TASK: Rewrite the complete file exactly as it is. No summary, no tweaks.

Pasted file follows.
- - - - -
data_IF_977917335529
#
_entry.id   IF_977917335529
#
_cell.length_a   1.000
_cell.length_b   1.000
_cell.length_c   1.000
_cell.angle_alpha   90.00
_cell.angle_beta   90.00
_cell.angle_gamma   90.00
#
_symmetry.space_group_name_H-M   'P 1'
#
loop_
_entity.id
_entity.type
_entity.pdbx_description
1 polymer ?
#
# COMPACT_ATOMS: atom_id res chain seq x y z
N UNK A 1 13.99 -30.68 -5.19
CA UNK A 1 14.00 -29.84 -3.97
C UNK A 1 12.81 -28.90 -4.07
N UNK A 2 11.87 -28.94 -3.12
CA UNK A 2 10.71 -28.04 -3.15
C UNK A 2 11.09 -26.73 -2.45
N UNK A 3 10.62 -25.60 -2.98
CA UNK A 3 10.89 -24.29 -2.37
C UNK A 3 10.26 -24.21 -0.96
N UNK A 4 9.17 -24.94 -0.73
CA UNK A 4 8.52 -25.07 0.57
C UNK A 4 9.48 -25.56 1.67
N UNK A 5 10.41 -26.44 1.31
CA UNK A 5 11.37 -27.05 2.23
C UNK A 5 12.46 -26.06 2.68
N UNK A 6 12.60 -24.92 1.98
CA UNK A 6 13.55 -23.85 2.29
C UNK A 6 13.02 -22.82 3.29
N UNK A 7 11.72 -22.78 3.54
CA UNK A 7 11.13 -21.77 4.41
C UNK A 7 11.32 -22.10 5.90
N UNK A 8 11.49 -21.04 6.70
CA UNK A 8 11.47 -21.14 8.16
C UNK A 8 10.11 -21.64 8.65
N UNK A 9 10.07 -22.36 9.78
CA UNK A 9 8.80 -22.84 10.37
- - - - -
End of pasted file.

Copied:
data_IF_977917335529
#
_entry.id   IF_977917335529
#
_cell.length_a   1.000
_cell.length_b   1.000
_cell.length_c   1.000
_cell.angle_alpha   90.00
_cell.angle_beta   90.00
_cell.angle_gamma   90.00
#
_symmetry.space_group_name_H-M   'P 1'
#
loop_
_entity.id
_entity.type
_entity.pdbx_description
1 polymer ?
#
# COMPACT_ATOMS: atom_id res chain seq x y z
N UNK A 1 13.99 -30.68 -5.19
CA UNK A 1 14.00 -29.84 -3.97
C UNK A 1 12.81 -28.90 -4.07
N UNK A 2 11.87 -28.94 -3.12
CA UNK A 2 10.71 -28.04 -3.15
C UNK A 2 11.09 -26.73 -2.45
N UNK A 3 10.62 -25.60 -2.98
CA UNK A 3 10.89 -24.29 -2.37
C UNK A 3 10.26 -24.21 -0.96
N UNK A 4 9.17 -24.94 -0.73
CA UNK A 4 8.52 -25.07 0.57
C UNK A 4 9.48 -25.56 1.67
N UNK A 5 10.41 -26.44 1.31
CA UNK A 5 11.37 -27.05 2.23
C UNK A 5 12.46 -26.06 2.68
N UNK A 6 12.60 -24.92 1.98
CA UNK A 6 13.55 -23.85 2.29
C UNK A 6 13.02 -22.82 3.29
N UNK A 7 11.72 -22.78 3.54
CA UNK A 7 11.13 -21.77 4.41
C UNK A 7 11.32 -22.10 5.90
N UNK A 8 11.49 -21.04 6.70
CA UNK A 8 11.47 -21.14 8.16
C UNK A 8 10.11 -21.64 8.65
N UNK A 9 10.07 -22.36 9.78
CA UNK A 9 8.80 -22.84 10.37